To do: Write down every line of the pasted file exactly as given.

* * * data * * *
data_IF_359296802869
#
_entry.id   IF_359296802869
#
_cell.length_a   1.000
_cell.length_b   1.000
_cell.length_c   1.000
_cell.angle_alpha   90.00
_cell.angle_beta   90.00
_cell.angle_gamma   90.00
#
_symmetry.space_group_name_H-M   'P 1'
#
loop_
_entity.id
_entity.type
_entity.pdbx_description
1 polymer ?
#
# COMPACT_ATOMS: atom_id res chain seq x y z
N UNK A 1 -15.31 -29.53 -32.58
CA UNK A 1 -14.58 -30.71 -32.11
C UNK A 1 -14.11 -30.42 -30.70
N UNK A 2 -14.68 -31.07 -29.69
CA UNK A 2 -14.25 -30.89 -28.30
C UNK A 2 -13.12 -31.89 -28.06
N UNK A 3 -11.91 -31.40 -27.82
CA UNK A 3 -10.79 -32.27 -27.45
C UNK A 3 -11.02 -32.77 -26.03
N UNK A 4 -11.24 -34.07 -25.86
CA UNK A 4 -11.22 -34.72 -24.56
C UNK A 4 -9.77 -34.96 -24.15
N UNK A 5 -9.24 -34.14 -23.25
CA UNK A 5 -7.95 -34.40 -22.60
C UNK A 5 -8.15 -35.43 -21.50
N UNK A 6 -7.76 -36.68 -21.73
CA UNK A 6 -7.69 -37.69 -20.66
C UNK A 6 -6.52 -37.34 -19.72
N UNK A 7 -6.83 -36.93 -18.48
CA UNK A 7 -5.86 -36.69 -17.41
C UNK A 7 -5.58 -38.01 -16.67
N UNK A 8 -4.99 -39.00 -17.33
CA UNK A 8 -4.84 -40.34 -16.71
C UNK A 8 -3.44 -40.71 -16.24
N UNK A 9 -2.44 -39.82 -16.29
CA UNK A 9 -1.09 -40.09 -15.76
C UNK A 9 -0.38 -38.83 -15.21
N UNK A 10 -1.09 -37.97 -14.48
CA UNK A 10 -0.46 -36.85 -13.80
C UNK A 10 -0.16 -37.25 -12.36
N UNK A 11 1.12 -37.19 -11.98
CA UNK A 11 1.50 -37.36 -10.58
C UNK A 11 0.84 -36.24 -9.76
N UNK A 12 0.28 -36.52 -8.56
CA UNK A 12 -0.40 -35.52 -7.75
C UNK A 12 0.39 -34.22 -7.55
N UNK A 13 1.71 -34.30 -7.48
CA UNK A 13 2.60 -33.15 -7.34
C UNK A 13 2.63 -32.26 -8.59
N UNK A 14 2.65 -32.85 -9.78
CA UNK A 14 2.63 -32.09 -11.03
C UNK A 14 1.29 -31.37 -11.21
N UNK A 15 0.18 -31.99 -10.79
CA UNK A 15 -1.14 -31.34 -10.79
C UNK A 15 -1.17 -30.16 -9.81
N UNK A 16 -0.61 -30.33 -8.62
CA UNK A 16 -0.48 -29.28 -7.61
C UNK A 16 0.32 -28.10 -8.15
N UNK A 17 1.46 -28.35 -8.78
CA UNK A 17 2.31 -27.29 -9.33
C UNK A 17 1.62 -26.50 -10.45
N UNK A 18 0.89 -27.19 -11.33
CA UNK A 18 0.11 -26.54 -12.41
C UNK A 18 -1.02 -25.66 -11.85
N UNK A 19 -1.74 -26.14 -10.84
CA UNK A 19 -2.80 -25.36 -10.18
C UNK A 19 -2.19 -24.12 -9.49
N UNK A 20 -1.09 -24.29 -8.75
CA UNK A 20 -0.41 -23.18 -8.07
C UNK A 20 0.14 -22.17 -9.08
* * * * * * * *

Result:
data_IF_359296802869
#
_entry.id   IF_359296802869
#
_cell.length_a   1.000
_cell.length_b   1.000
_cell.length_c   1.000
_cell.angle_alpha   90.00
_cell.angle_beta   90.00
_cell.angle_gamma   90.00
#
_symmetry.space_group_name_H-M   'P 1'
#
loop_
_entity.id
_entity.type
_entity.pdbx_description
1 polymer ?
#
# COMPACT_ATOMS: atom_id res chain seq x y z
N UNK A 1 -15.31 -29.53 -32.58
CA UNK A 1 -14.58 -30.71 -32.11
C UNK A 1 -14.11 -30.42 -30.70
N UNK A 2 -14.68 -31.07 -29.69
CA UNK A 2 -14.25 -30.89 -28.30
C UNK A 2 -13.12 -31.89 -28.06
N UNK A 3 -11.91 -31.40 -27.82
CA UNK A 3 -10.79 -32.27 -27.45
C UNK A 3 -11.02 -32.77 -26.03
N UNK A 4 -11.24 -34.07 -25.86
CA UNK A 4 -11.22 -34.72 -24.56
C UNK A 4 -9.77 -34.96 -24.15
N UNK A 5 -9.24 -34.14 -23.25
CA UNK A 5 -7.95 -34.40 -22.60
C UNK A 5 -8.15 -35.43 -21.50
N UNK A 6 -7.76 -36.68 -21.73
CA UNK A 6 -7.69 -37.69 -20.66
C UNK A 6 -6.52 -37.34 -19.72
N UNK A 7 -6.83 -36.93 -18.48
CA UNK A 7 -5.86 -36.69 -17.41
C UNK A 7 -5.58 -38.01 -16.67
N UNK A 8 -4.99 -39.00 -17.33
CA UNK A 8 -4.84 -40.34 -16.71
C UNK A 8 -3.44 -40.71 -16.24
N UNK A 9 -2.44 -39.82 -16.29
CA UNK A 9 -1.09 -40.09 -15.76
C UNK A 9 -0.38 -38.83 -15.21
N UNK A 10 -1.09 -37.97 -14.48
CA UNK A 10 -0.46 -36.85 -13.80
C UNK A 10 -0.16 -37.25 -12.36
N UNK A 11 1.12 -37.19 -11.98
CA UNK A 11 1.50 -37.36 -10.58
C UNK A 11 0.84 -36.24 -9.76
N UNK A 12 0.28 -36.52 -8.56
CA UNK A 12 -0.40 -35.52 -7.75
C UNK A 12 0.39 -34.22 -7.55
N UNK A 13 1.71 -34.30 -7.48
CA UNK A 13 2.60 -33.15 -7.34
C UNK A 13 2.63 -32.26 -8.59
N UNK A 14 2.65 -32.85 -9.78
CA UNK A 14 2.63 -32.09 -11.03
C UNK A 14 1.29 -31.37 -11.21
N UNK A 15 0.18 -31.99 -10.79
CA UNK A 15 -1.14 -31.34 -10.79
C UNK A 15 -1.17 -30.16 -9.81
N UNK A 16 -0.61 -30.33 -8.62
CA UNK A 16 -0.48 -29.28 -7.61
C UNK A 16 0.32 -28.10 -8.15
N UNK A 17 1.46 -28.35 -8.78
CA UNK A 17 2.31 -27.29 -9.33
C UNK A 17 1.62 -26.50 -10.45
N UNK A 18 0.89 -27.19 -11.33
CA UNK A 18 0.11 -26.54 -12.41
C UNK A 18 -1.02 -25.66 -11.85
N UNK A 19 -1.74 -26.14 -10.84
CA UNK A 19 -2.80 -25.36 -10.18
C UNK A 19 -2.19 -24.12 -9.49
N UNK A 20 -1.09 -24.29 -8.75
CA UNK A 20 -0.41 -23.18 -8.07
C UNK A 20 0.14 -22.17 -9.08